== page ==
I was going to note GarageBand’s 15th birthday with a brief piece, but Stephen Hackett beat me to it:
At Macworld 2004 — 15 years ago this weekend — Steve Jobs introduced GarageBand. I’ve watched this keynote section before, but in reviewing it this week, I was struck by how underrated it is. I think it’s in the top handful of Jobs performances on stage.
I agree, it’s a keynote worth revisiting if you’re into that sort of thing. I was in the front row for this one, and one of my very favorite Keynote moments of all time is when John Mayer plays the opening guitar part from “Message in a Bottle” by the Police. I laughed, but I’m not sure anyone around me got the reference.
(Using John Mayer to demo GarageBand was a really smart decision. He’s a skilled musician and Apple fan who seemed absolutely delighted to be on stage taking direction from Steve Jobs.)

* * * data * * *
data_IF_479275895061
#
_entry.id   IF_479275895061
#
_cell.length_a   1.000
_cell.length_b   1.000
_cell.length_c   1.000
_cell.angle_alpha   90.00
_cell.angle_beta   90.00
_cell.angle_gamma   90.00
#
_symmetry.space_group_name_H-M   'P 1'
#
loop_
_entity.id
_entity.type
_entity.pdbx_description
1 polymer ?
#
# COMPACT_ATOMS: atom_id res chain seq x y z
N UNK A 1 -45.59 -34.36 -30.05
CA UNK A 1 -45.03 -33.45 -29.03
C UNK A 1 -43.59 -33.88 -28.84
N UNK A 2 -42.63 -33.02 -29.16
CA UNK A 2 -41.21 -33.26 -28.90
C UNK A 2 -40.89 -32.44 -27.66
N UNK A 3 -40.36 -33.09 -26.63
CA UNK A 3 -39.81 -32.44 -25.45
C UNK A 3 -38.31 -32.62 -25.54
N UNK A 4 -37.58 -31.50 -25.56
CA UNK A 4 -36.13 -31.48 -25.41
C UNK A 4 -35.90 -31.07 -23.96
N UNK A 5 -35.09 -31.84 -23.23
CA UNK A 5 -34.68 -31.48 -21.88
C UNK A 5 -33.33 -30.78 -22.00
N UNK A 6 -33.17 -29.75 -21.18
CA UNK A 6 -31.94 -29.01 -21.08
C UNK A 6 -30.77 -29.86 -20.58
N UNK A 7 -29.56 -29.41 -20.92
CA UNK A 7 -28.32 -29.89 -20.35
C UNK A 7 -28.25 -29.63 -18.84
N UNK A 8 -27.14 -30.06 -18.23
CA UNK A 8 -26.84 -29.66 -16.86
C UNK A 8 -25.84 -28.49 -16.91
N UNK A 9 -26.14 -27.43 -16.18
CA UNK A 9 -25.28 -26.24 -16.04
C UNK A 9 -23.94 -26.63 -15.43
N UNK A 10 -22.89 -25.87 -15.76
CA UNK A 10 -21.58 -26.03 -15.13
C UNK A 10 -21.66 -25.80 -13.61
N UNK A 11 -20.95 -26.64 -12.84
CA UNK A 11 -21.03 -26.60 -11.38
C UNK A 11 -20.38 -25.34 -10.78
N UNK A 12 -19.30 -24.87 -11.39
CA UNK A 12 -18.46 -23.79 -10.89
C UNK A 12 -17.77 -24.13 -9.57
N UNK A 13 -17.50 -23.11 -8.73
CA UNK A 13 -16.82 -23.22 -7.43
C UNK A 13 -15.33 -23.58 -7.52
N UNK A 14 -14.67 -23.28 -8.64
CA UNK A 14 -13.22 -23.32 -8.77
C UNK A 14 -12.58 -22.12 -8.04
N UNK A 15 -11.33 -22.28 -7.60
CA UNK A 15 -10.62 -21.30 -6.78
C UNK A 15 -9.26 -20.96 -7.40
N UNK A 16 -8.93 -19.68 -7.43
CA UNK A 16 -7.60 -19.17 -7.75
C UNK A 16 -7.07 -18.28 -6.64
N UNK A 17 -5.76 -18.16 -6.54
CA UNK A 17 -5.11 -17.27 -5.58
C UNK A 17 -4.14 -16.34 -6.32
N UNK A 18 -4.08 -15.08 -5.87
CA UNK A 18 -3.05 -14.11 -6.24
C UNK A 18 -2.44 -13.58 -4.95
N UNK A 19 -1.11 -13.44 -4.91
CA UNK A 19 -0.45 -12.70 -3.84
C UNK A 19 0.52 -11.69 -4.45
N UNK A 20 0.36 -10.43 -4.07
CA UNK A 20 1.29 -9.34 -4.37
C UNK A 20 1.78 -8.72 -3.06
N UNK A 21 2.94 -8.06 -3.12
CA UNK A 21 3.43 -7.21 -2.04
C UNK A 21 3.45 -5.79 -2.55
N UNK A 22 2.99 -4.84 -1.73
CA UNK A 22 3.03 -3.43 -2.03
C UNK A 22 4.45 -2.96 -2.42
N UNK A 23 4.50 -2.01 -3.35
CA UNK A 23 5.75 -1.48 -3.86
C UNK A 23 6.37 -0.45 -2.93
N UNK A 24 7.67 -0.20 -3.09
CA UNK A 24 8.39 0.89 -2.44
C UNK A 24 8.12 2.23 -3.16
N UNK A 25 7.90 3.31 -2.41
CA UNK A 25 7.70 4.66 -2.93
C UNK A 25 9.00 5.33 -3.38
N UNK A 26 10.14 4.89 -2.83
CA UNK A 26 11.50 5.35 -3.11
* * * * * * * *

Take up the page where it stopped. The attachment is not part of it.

Two years after GarageBand was released, Apple embraced the new medium of podcasting with a bunch of new podcast-related features, which have since been abandoned. But for years (and perhaps still to this day) GarageBand became the go-to app for people starting out making podcasts. I edited my podcasts on GarageBand for many years, and just because GarageBand doesn’t explicitly support podcasts anymore doesn’t mean you can’t use it—I even wrote an article about how to make it work better.
As Stephen points out, GarageBand has changed dramatically over the years. Today it’s basically a light version of Logic—a few minor feature enhancements would make it an even better tool for podcast editing—and also runs on iOS.
Perhaps most impressively, GarageBand comes free with every Mac, so any kid out there who dreams of being a musician (or podcast editor) has instant access to a solid, free multitrack audio editor and a bunch of loops and sound effects.